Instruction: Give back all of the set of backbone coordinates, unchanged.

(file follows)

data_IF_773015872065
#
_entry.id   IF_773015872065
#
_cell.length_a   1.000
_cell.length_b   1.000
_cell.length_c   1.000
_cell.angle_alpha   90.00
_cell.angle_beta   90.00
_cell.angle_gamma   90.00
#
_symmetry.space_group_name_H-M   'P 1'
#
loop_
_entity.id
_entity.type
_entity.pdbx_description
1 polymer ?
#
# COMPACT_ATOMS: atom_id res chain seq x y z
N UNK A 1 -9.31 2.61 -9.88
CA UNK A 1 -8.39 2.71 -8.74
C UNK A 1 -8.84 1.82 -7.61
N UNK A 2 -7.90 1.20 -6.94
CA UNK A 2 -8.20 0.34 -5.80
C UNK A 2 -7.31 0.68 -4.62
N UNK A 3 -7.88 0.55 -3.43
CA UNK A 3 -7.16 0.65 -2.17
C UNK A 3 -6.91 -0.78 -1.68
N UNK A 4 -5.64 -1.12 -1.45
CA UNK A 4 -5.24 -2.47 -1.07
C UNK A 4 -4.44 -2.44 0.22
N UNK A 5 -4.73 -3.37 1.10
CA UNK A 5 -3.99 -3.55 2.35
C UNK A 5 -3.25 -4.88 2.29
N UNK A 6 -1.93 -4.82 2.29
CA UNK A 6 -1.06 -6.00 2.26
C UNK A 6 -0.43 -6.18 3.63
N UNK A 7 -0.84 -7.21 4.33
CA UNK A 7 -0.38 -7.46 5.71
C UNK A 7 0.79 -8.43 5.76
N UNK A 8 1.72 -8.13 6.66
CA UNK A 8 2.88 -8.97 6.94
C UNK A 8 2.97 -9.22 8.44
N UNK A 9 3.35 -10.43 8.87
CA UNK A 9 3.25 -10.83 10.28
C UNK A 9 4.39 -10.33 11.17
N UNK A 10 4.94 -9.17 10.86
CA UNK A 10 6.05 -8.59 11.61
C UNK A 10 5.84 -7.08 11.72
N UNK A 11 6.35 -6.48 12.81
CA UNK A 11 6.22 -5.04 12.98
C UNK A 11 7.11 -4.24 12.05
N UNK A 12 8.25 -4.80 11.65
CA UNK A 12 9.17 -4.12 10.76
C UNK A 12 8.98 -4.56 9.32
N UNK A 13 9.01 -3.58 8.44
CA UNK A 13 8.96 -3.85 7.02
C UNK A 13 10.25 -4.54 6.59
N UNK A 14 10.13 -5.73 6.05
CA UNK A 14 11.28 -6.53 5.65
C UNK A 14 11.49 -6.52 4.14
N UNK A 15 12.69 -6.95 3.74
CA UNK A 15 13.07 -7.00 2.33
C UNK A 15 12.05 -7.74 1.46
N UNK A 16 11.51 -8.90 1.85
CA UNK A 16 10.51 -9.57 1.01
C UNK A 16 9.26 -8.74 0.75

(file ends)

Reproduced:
data_IF_773015872065
#
_entry.id   IF_773015872065
#
_cell.length_a   1.000
_cell.length_b   1.000
_cell.length_c   1.000
_cell.angle_alpha   90.00
_cell.angle_beta   90.00
_cell.angle_gamma   90.00
#
_symmetry.space_group_name_H-M   'P 1'
#
loop_
_entity.id
_entity.type
_entity.pdbx_description
1 polymer ?
#
# COMPACT_ATOMS: atom_id res chain seq x y z
N UNK A 1 -9.31 2.61 -9.88
CA UNK A 1 -8.39 2.71 -8.74
C UNK A 1 -8.84 1.82 -7.61
N UNK A 2 -7.90 1.20 -6.94
CA UNK A 2 -8.20 0.34 -5.80
C UNK A 2 -7.31 0.68 -4.62
N UNK A 3 -7.88 0.55 -3.43
CA UNK A 3 -7.16 0.65 -2.17
C UNK A 3 -6.91 -0.78 -1.68
N UNK A 4 -5.64 -1.12 -1.45
CA UNK A 4 -5.24 -2.47 -1.07
C UNK A 4 -4.44 -2.44 0.22
N UNK A 5 -4.73 -3.37 1.10
CA UNK A 5 -3.99 -3.55 2.35
C UNK A 5 -3.25 -4.88 2.29
N UNK A 6 -1.93 -4.82 2.29
CA UNK A 6 -1.06 -6.00 2.26
C UNK A 6 -0.43 -6.18 3.63
N UNK A 7 -0.84 -7.21 4.33
CA UNK A 7 -0.38 -7.46 5.71
C UNK A 7 0.79 -8.43 5.76
N UNK A 8 1.72 -8.13 6.66
CA UNK A 8 2.88 -8.97 6.94
C UNK A 8 2.97 -9.22 8.44
N UNK A 9 3.35 -10.43 8.87
CA UNK A 9 3.25 -10.83 10.28
C UNK A 9 4.39 -10.33 11.17
N UNK A 10 4.94 -9.17 10.86
CA UNK A 10 6.05 -8.59 11.61
C UNK A 10 5.84 -7.08 11.72
N UNK A 11 6.35 -6.48 12.81
CA UNK A 11 6.22 -5.04 12.98
C UNK A 11 7.11 -4.24 12.05
N UNK A 12 8.25 -4.80 11.65
CA UNK A 12 9.17 -4.12 10.76
C UNK A 12 8.98 -4.56 9.32
N UNK A 13 9.01 -3.58 8.44
CA UNK A 13 8.96 -3.85 7.02
C UNK A 13 10.25 -4.54 6.59
N UNK A 14 10.13 -5.73 6.05
CA UNK A 14 11.28 -6.53 5.65
C UNK A 14 11.49 -6.52 4.14
N UNK A 15 12.69 -6.95 3.74
CA UNK A 15 13.07 -7.00 2.33
C UNK A 15 12.05 -7.74 1.46
N UNK A 16 11.51 -8.90 1.85
CA UNK A 16 10.51 -9.57 1.01
C UNK A 16 9.26 -8.74 0.75